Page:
Brine enters the box 31 at the brine inlet 34 and flows out through the hollow anode fingers 30 toward the nested cathode fingers 33 (not shown), facing the anode fingers 30 at the left side of FIG. 7. Chlorine formed at the anodes flows out box 31 at the chlorine outlet 35. The front or anode finger face of box 31 is provided with slots or openings 31b through which chlorine gas may flow into the box 31 as well as from the inside of the anode fingers 30. Hydrogen released inside the diaphragms at the cathode fingers 33 flows out of outlet 36 and sodium hydroxide (11-12%) and brine flow from the outlet 37.
In the diagrammatic embodiments of FIGS. 8, 9 and 10, the current flows from right to left in FIG. 8. The anode fingers 30a and the cathode fingers 33a fit between each other as illustrated in FIG. 8, to form the cell units A', B', B' and C' and positive and negative end plates 40 and 41 form the terminal connections for the bipolar cell. The end plate 40 and the sides of the box-like structure formed by units A', B', B' and C' are linked with titanium or other material which is resistant to the corrosive conditions encountered in a chlorine cell. Various valve metals may be used for this purpose, and glass fiber polyester or hard rubber lining may be used in those areas where no current is to be conducted. Intermediate titanium and steel plates 42 and 43 welded back to back separate the cell units A', B', B' and C' and provide supports, respectively, for the anode fingers 30a and cathode fingers 33a. Brine enters the titanium boxes 31, supporting the anode fingers 30a, at the brine inlets 34a and flows toward the diaphragm covered cathode fingers 33a. Chlorine is discharged through the chlorine outlets 35a, hydrogen is discharged from the steel boxes 32c through the hydrogen outlets 36a and sodium hydroxide and depleted brine is discharged through the outlets 37a. The long bolts 44 which holds the units A', B', B' and C' together are suitably insulated from the end plates 40 and 41 to prevent short circuits around the cell units.
FIG. 11 shows an embodiment of the invention in which both the mesh anode fingers 4 and steel cathode fingers 6 are provided with diaphragms 4a and 6a and in which the fresh electrolyte enters the cell through passages 23 and flows through the diaphragms covering both the anode fingers 4 and the cathode fingers 6. The cell box walls 1, 1a, 8, etc. are lined with titanium sheets 3 or other suitable corrosion-resistant lining as described in the previous embodiments. When an electrolyzing current is passed through the electrolyte between the anodes and the cathodes, the anodic products are released at the anodes and the cathodic products at the cathodes. The anodic and cathodic products are kept separate by the two diaphragms 4a and 6a and by the body of electrolyte between the two diaphragms. This embodiment is particularly useful for the electrolysis of sodium or potassium sulfate solutions to produce sodium or potassium hydroxide and sulfuric acid. It may, however, be used for other electrolysis processes.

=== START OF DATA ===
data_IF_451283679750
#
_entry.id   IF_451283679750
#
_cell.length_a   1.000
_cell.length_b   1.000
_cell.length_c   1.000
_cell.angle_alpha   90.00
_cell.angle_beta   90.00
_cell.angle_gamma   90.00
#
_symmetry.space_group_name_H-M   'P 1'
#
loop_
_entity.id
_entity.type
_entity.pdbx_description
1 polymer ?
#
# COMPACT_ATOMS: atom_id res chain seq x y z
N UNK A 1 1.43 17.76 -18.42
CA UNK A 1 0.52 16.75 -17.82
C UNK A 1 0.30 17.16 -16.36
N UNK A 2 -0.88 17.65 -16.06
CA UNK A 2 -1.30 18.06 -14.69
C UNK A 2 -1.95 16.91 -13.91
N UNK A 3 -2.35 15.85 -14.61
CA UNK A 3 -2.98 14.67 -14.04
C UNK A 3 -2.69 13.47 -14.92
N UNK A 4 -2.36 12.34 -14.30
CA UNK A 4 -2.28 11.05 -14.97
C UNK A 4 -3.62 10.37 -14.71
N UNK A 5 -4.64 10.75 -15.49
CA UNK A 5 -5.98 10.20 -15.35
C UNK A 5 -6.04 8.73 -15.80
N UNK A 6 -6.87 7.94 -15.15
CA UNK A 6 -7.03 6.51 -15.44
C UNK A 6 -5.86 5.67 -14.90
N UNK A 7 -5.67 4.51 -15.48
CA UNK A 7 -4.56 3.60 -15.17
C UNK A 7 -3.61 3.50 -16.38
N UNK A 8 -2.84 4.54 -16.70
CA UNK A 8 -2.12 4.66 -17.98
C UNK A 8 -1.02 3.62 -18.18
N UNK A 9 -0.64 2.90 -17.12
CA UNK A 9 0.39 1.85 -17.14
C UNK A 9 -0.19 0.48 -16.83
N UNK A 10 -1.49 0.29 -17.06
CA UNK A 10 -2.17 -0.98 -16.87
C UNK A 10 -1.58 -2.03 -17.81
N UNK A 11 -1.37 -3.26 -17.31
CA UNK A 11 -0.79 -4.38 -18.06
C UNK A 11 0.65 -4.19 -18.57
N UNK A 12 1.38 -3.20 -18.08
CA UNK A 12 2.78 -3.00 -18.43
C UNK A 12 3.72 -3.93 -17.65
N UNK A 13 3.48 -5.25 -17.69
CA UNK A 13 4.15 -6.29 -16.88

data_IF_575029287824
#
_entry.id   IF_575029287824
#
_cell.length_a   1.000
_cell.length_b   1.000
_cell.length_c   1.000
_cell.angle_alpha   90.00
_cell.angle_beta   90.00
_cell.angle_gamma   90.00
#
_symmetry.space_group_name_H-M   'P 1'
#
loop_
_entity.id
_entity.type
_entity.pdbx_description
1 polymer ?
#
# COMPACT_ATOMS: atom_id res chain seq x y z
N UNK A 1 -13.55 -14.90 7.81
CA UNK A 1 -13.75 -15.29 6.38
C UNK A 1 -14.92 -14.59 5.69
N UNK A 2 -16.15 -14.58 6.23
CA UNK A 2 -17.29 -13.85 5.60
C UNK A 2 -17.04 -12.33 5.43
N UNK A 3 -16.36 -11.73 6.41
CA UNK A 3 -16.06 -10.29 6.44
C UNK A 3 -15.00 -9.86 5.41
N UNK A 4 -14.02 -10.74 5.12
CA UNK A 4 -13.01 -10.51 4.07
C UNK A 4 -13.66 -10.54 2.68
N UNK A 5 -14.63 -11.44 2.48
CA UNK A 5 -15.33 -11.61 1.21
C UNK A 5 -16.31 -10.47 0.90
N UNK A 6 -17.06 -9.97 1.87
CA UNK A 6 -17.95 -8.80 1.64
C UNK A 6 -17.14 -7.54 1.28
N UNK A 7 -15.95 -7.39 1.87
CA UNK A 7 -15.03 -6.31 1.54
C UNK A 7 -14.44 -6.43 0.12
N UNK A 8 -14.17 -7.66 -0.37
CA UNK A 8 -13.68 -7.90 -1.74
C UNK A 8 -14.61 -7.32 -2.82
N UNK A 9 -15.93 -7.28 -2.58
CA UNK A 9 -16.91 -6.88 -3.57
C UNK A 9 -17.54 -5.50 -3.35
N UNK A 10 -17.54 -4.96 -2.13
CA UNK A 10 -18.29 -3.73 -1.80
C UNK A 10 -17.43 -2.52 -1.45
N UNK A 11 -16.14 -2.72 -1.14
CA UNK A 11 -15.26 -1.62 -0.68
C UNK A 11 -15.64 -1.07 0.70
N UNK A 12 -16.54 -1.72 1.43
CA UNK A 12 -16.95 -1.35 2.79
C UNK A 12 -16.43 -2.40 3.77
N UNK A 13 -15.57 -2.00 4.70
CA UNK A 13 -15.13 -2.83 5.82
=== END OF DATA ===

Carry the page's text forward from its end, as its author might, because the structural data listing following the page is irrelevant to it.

The concrete and diagrammatic embodiments of the invention shown herein are for illustrative purposes only and various modifications and changes may be made within the spirit and objects of the invention. The cells illustrated may be used as unipolar single cells or as bipolar multiple cells and while titanium and steel have been described as the metals of construction, various dissimilar metals may be used for the anodes and cathodes of the cell units. Examples of other suitable anode metals are lead, silver and alloys thereof and metals which contain or are coated with PbO2, MnO2, Fe3 O4 etc. and examples of other suitable cathode metals are copper, silver, stainless steel, etc. The metals used should be suitable to resist the corrosive or other conditions encountered in the cell when operating on a particular electrolyte. While diaphragms on the cathodes, the anodes or both will usually be used, the cells can be used without diaphragms for certain purposes, such as chlorate, perchlorate, hypochlorite, periodate production and for other electrolysis processes in which diaphragm separation of the electrolysis products is not necessary.